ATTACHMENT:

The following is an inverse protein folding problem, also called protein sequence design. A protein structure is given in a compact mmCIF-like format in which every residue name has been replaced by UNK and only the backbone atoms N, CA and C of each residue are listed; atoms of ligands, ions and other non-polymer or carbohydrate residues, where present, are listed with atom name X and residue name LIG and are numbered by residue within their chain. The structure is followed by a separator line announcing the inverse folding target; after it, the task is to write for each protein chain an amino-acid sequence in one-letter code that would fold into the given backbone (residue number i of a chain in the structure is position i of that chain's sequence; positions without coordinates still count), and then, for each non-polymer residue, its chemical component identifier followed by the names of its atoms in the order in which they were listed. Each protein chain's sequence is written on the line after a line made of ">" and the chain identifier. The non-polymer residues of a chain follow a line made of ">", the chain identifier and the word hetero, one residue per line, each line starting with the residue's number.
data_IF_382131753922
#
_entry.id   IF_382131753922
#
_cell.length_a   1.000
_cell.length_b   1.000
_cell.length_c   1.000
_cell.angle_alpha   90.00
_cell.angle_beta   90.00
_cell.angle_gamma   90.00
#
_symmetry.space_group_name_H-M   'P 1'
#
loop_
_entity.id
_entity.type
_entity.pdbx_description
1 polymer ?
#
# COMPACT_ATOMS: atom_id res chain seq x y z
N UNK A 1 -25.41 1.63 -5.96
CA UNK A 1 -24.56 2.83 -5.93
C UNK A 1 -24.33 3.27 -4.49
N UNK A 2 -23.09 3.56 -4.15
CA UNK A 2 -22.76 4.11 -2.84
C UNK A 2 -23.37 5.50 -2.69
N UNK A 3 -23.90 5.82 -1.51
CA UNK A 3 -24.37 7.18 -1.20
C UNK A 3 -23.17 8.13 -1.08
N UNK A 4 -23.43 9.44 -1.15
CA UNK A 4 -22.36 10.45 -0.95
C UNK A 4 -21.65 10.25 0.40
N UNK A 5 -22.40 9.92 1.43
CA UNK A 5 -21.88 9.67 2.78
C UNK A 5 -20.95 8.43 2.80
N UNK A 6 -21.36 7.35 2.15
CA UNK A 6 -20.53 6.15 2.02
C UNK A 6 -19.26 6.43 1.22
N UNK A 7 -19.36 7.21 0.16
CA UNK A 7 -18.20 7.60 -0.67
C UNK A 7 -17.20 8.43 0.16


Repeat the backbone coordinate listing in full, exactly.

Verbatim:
The following is an inverse protein folding problem, also called protein sequence design. A protein structure is given in a compact mmCIF-like format in which every residue name has been replaced by UNK and only the backbone atoms N, CA and C of each residue are listed; atoms of ligands, ions and other non-polymer or carbohydrate residues, where present, are listed with atom name X and residue name LIG and are numbered by residue within their chain. The structure is followed by a separator line announcing the inverse folding target; after it, the task is to write for each protein chain an amino-acid sequence in one-letter code that would fold into the given backbone (residue number i of a chain in the structure is position i of that chain's sequence; positions without coordinates still count), and then, for each non-polymer residue, its chemical component identifier followed by the names of its atoms in the order in which they were listed. Each protein chain's sequence is written on the line after a line made of ">" and the chain identifier. The non-polymer residues of a chain follow a line made of ">", the chain identifier and the word hetero, one residue per line, each line starting with the residue's number.
data_IF_382131753922
#
_entry.id   IF_382131753922
#
_cell.length_a   1.000
_cell.length_b   1.000
_cell.length_c   1.000
_cell.angle_alpha   90.00
_cell.angle_beta   90.00
_cell.angle_gamma   90.00
#
_symmetry.space_group_name_H-M   'P 1'
#
loop_
_entity.id
_entity.type
_entity.pdbx_description
1 polymer ?
#
# COMPACT_ATOMS: atom_id res chain seq x y z
N UNK A 1 -25.41 1.63 -5.96
CA UNK A 1 -24.56 2.83 -5.93
C UNK A 1 -24.33 3.27 -4.49
N UNK A 2 -23.09 3.56 -4.15
CA UNK A 2 -22.76 4.11 -2.84
C UNK A 2 -23.37 5.50 -2.69
N UNK A 3 -23.90 5.82 -1.51
CA UNK A 3 -24.37 7.18 -1.20
C UNK A 3 -23.17 8.13 -1.08
N UNK A 4 -23.43 9.44 -1.15
CA UNK A 4 -22.36 10.45 -0.95
C UNK A 4 -21.65 10.25 0.40
N UNK A 5 -22.40 9.92 1.43
CA UNK A 5 -21.88 9.67 2.78
C UNK A 5 -20.95 8.43 2.80
N UNK A 6 -21.36 7.35 2.15
CA UNK A 6 -20.53 6.15 2.02
C UNK A 6 -19.26 6.43 1.22
N UNK A 7 -19.36 7.21 0.16
CA UNK A 7 -18.20 7.60 -0.67
C UNK A 7 -17.20 8.43 0.16